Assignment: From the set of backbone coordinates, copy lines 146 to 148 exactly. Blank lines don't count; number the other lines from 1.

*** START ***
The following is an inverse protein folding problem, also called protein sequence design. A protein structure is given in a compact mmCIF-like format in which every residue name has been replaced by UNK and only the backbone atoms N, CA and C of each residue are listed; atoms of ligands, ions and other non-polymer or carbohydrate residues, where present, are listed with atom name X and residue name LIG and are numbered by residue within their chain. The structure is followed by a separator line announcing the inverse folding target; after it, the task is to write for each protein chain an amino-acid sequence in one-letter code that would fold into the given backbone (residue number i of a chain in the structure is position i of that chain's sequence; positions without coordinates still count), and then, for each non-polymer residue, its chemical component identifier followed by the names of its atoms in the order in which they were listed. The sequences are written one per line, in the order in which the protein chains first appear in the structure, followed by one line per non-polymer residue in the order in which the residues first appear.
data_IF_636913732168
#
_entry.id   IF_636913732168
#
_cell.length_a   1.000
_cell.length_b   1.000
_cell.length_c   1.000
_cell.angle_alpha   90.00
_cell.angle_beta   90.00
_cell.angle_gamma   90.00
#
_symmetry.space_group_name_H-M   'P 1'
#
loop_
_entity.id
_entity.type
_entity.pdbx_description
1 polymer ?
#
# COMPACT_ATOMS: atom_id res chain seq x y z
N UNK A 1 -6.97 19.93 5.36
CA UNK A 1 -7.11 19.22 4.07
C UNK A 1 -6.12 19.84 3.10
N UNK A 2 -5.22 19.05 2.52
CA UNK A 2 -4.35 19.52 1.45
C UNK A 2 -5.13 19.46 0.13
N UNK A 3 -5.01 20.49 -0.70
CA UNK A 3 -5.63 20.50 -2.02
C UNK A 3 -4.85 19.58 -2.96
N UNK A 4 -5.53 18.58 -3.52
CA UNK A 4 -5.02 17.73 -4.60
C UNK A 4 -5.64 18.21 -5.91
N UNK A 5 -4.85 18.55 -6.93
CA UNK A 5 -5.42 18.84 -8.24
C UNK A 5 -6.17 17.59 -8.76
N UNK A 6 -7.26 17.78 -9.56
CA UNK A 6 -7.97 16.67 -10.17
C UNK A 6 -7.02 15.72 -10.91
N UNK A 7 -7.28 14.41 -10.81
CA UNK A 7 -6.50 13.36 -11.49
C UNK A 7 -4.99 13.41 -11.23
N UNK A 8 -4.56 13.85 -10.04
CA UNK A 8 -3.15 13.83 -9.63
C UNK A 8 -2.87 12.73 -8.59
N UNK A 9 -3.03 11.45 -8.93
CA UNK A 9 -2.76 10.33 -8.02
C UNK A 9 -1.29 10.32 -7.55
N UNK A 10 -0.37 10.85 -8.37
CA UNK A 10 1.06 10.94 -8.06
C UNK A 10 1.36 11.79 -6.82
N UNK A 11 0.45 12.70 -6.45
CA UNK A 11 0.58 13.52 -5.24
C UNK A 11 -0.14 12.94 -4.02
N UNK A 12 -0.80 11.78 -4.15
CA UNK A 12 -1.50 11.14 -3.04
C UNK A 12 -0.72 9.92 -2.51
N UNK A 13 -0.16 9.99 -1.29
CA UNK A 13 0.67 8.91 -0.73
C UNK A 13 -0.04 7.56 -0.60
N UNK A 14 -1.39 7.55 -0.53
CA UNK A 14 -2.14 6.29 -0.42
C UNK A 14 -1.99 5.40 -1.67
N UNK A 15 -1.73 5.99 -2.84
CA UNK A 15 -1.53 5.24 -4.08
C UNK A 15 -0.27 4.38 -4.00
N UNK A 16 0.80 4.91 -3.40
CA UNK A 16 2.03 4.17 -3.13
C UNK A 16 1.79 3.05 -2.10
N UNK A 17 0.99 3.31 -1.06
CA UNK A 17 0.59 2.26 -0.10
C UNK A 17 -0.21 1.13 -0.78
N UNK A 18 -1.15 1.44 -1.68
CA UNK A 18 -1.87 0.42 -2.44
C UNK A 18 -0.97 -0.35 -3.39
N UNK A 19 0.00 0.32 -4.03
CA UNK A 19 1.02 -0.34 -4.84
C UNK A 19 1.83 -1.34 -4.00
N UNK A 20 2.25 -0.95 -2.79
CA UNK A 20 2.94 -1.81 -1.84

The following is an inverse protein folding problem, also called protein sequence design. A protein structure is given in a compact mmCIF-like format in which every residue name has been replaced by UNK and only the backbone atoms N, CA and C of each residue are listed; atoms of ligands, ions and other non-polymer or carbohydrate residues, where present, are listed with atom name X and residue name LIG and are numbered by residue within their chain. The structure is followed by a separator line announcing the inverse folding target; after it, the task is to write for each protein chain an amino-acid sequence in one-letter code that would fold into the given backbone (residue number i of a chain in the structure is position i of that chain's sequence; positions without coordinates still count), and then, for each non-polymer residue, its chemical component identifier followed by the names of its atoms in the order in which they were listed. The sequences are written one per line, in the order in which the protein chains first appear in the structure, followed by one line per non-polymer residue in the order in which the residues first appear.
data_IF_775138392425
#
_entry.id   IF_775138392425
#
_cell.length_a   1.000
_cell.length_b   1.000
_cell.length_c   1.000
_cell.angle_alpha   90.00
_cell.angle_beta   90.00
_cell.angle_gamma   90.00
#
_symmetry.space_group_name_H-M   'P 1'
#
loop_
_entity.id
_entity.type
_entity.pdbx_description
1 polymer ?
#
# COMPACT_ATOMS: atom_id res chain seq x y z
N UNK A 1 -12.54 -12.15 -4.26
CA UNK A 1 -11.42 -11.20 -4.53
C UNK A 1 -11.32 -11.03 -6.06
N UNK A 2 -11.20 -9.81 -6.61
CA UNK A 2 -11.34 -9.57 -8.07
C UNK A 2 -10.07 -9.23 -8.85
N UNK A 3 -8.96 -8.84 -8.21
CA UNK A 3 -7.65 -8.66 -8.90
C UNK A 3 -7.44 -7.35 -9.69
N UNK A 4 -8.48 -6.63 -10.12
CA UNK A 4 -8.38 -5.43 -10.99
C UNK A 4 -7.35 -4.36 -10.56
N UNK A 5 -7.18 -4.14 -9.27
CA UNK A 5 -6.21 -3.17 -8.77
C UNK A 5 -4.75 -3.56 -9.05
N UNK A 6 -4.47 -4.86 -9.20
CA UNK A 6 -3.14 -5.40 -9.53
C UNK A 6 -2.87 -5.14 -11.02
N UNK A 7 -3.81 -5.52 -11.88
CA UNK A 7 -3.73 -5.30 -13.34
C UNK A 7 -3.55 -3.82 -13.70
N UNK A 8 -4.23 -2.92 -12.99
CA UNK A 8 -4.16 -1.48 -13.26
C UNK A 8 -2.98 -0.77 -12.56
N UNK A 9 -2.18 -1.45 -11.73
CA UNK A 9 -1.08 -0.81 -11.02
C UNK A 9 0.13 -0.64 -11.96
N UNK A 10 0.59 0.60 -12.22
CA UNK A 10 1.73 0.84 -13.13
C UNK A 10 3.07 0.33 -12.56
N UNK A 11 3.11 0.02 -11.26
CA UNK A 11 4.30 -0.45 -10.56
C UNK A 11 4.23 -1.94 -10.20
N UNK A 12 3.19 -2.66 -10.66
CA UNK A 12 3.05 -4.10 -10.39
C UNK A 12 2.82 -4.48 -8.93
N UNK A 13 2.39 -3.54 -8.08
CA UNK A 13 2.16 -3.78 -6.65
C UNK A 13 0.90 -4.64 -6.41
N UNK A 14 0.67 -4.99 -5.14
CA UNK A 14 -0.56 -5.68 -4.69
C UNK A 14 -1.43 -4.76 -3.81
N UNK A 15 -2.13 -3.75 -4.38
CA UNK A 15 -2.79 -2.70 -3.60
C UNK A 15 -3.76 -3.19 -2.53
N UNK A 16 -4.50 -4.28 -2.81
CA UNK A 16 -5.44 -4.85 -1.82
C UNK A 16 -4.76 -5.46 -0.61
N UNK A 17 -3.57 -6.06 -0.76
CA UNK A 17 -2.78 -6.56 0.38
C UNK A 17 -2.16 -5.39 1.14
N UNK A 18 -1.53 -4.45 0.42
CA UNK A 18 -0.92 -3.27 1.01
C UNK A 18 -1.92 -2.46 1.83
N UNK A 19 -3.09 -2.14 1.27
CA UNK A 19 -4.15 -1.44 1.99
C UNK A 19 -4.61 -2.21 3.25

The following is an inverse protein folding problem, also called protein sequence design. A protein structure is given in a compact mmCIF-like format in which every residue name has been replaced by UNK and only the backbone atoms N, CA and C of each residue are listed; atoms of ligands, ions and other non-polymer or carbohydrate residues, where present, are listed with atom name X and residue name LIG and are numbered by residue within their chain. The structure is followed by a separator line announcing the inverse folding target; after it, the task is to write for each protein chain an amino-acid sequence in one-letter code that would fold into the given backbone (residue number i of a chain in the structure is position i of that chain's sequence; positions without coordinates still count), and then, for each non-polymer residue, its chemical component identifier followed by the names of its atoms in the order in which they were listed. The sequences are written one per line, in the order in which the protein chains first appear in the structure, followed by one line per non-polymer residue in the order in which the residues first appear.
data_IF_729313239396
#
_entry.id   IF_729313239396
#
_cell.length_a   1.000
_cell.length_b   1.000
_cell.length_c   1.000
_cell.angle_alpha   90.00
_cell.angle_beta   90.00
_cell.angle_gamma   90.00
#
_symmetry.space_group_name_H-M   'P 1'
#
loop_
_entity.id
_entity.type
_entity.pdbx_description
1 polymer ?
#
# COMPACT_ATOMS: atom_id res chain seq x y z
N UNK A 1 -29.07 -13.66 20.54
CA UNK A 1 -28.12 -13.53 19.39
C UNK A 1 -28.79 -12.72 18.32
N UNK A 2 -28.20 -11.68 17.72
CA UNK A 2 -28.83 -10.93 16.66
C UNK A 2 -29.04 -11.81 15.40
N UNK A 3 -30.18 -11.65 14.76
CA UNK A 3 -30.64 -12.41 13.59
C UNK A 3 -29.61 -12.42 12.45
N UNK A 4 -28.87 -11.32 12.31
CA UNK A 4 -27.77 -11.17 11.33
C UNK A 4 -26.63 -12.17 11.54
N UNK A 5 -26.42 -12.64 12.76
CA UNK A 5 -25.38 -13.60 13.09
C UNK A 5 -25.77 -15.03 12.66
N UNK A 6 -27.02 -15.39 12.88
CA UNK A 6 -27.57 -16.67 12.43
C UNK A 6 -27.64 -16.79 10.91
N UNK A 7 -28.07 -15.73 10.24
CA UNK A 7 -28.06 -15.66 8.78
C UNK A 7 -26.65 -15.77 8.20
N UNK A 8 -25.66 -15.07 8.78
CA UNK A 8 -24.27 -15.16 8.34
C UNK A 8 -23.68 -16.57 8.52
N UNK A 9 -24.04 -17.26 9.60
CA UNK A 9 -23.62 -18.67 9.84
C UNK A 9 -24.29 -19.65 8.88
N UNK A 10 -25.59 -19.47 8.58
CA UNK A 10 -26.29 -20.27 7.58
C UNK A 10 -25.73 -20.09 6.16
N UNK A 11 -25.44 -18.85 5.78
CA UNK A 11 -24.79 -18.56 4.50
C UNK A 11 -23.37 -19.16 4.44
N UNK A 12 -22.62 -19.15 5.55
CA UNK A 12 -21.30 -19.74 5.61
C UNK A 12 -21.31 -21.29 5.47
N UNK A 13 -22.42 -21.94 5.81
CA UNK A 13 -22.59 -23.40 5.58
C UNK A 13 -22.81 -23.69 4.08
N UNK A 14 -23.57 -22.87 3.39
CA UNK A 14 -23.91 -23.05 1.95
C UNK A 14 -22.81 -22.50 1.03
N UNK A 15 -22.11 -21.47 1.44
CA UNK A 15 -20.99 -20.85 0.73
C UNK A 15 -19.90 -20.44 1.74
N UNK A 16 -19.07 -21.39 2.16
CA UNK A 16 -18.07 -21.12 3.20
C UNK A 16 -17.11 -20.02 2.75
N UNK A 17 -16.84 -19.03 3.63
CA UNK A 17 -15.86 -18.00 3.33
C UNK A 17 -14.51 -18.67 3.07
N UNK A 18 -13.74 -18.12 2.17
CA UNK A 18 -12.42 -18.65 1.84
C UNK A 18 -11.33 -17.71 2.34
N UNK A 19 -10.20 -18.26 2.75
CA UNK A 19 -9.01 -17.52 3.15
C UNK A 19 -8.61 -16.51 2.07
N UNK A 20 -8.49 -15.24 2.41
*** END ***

C UNK A 15 -3.76 -3.19 -2.53
N UNK A 16 -4.50 -4.28 -2.81
CA UNK A 16 -5.44 -4.85 -1.82